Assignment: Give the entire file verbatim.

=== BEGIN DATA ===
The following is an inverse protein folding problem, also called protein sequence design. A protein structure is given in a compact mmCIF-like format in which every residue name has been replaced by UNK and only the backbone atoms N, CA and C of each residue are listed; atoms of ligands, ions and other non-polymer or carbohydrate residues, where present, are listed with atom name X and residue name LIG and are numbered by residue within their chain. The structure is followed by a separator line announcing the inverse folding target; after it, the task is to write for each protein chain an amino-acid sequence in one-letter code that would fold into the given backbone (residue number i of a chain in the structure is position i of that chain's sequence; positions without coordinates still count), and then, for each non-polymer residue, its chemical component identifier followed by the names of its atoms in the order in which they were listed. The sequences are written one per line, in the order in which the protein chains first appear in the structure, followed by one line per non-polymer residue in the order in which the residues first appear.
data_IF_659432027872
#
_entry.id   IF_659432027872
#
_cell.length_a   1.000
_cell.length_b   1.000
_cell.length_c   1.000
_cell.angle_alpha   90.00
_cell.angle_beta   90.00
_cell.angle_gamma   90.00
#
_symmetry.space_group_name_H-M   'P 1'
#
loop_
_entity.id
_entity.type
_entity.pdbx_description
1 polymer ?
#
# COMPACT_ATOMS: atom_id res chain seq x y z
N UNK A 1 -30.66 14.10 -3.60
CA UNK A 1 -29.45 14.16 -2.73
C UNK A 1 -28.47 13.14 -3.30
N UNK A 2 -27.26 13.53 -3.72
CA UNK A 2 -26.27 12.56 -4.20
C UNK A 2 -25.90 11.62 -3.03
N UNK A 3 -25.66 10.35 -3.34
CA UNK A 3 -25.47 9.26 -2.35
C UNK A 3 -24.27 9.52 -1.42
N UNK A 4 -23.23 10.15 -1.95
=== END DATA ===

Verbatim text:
The following is an inverse protein folding problem, also called protein sequence design. A protein structure is given in a compact mmCIF-like format in which every residue name has been replaced by UNK and only the backbone atoms N, CA and C of each residue are listed; atoms of ligands, ions and other non-polymer or carbohydrate residues, where present, are listed with atom name X and residue name LIG and are numbered by residue within their chain. The structure is followed by a separator line announcing the inverse folding target; after it, the task is to write for each protein chain an amino-acid sequence in one-letter code that would fold into the given backbone (residue number i of a chain in the structure is position i of that chain's sequence; positions without coordinates still count), and then, for each non-polymer residue, its chemical component identifier followed by the names of its atoms in the order in which they were listed. The sequences are written one per line, in the order in which the protein chains first appear in the structure, followed by one line per non-polymer residue in the order in which the residues first appear.
data_IF_659432027872
#
_entry.id   IF_659432027872
#
_cell.length_a   1.000
_cell.length_b   1.000
_cell.length_c   1.000
_cell.angle_alpha   90.00
_cell.angle_beta   90.00
_cell.angle_gamma   90.00
#
_symmetry.space_group_name_H-M   'P 1'
#
loop_
_entity.id
_entity.type
_entity.pdbx_description
1 polymer ?
#
# COMPACT_ATOMS: atom_id res chain seq x y z
N UNK A 1 -30.66 14.10 -3.60
CA UNK A 1 -29.45 14.16 -2.73
C UNK A 1 -28.47 13.14 -3.30
N UNK A 2 -27.26 13.53 -3.72
CA UNK A 2 -26.27 12.56 -4.20
C UNK A 2 -25.90 11.62 -3.03
N UNK A 3 -25.66 10.35 -3.34
CA UNK A 3 -25.47 9.26 -2.35
C UNK A 3 -24.27 9.52 -1.42
N UNK A 4 -23.23 10.15 -1.95